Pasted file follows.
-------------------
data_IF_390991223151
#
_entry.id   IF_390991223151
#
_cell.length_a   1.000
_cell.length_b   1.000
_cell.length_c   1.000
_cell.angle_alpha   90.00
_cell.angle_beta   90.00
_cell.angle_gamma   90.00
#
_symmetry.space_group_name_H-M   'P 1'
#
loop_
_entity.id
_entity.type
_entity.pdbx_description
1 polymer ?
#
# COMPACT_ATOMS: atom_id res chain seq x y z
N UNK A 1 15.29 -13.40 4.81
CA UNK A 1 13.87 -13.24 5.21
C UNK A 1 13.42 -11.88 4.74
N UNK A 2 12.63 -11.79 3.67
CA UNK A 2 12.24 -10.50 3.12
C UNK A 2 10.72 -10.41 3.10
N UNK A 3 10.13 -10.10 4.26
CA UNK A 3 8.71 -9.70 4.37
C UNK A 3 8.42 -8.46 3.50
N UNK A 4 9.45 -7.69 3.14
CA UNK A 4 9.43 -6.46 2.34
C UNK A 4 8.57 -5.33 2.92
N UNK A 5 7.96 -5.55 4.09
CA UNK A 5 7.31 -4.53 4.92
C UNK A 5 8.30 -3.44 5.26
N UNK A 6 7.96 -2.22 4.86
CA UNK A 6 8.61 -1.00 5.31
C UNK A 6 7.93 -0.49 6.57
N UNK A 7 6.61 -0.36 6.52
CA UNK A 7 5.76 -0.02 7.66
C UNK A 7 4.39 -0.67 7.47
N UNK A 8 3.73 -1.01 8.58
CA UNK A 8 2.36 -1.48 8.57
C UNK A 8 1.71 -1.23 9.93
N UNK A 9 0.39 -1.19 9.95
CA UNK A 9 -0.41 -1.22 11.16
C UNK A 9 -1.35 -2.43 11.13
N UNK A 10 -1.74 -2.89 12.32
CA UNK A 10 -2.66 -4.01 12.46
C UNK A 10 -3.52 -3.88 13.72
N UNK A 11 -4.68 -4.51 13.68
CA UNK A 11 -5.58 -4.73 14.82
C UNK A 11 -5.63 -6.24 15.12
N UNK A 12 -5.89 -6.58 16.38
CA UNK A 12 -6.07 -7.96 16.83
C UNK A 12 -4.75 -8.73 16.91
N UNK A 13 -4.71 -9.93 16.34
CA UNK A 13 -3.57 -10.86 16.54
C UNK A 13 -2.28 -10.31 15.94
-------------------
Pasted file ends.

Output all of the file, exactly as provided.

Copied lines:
data_IF_390991223151
#
_entry.id   IF_390991223151
#
_cell.length_a   1.000
_cell.length_b   1.000
_cell.length_c   1.000
_cell.angle_alpha   90.00
_cell.angle_beta   90.00
_cell.angle_gamma   90.00
#
_symmetry.space_group_name_H-M   'P 1'
#
loop_
_entity.id
_entity.type
_entity.pdbx_description
1 polymer ?
#
# COMPACT_ATOMS: atom_id res chain seq x y z
N UNK A 1 15.29 -13.40 4.81
CA UNK A 1 13.87 -13.24 5.21
C UNK A 1 13.42 -11.88 4.74
N UNK A 2 12.63 -11.79 3.67
CA UNK A 2 12.24 -10.50 3.12
C UNK A 2 10.72 -10.41 3.10
N UNK A 3 10.13 -10.10 4.26
CA UNK A 3 8.71 -9.70 4.37
C UNK A 3 8.42 -8.46 3.50
N UNK A 4 9.45 -7.69 3.14
CA UNK A 4 9.43 -6.46 2.34
C UNK A 4 8.57 -5.33 2.92
N UNK A 5 7.96 -5.55 4.09
CA UNK A 5 7.31 -4.53 4.92
C UNK A 5 8.30 -3.44 5.26
N UNK A 6 7.96 -2.22 4.86
CA UNK A 6 8.61 -1.00 5.31
C UNK A 6 7.93 -0.49 6.57
N UNK A 7 6.61 -0.36 6.52
CA UNK A 7 5.76 -0.02 7.66
C UNK A 7 4.39 -0.67 7.47
N UNK A 8 3.73 -1.01 8.58
CA UNK A 8 2.36 -1.48 8.57
C UNK A 8 1.71 -1.23 9.93
N UNK A 9 0.39 -1.19 9.95
CA UNK A 9 -0.41 -1.22 11.16
C UNK A 9 -1.35 -2.43 11.13
N UNK A 10 -1.74 -2.89 12.32
CA UNK A 10 -2.66 -4.01 12.46
C UNK A 10 -3.52 -3.88 13.72
N UNK A 11 -4.68 -4.51 13.68
CA UNK A 11 -5.58 -4.73 14.82
C UNK A 11 -5.63 -6.24 15.12
N UNK A 12 -5.89 -6.58 16.38
CA UNK A 12 -6.07 -7.96 16.83
C UNK A 12 -4.75 -8.73 16.91
N UNK A 13 -4.71 -9.93 16.34
CA UNK A 13 -3.57 -10.86 16.54
C UNK A 13 -2.28 -10.31 15.94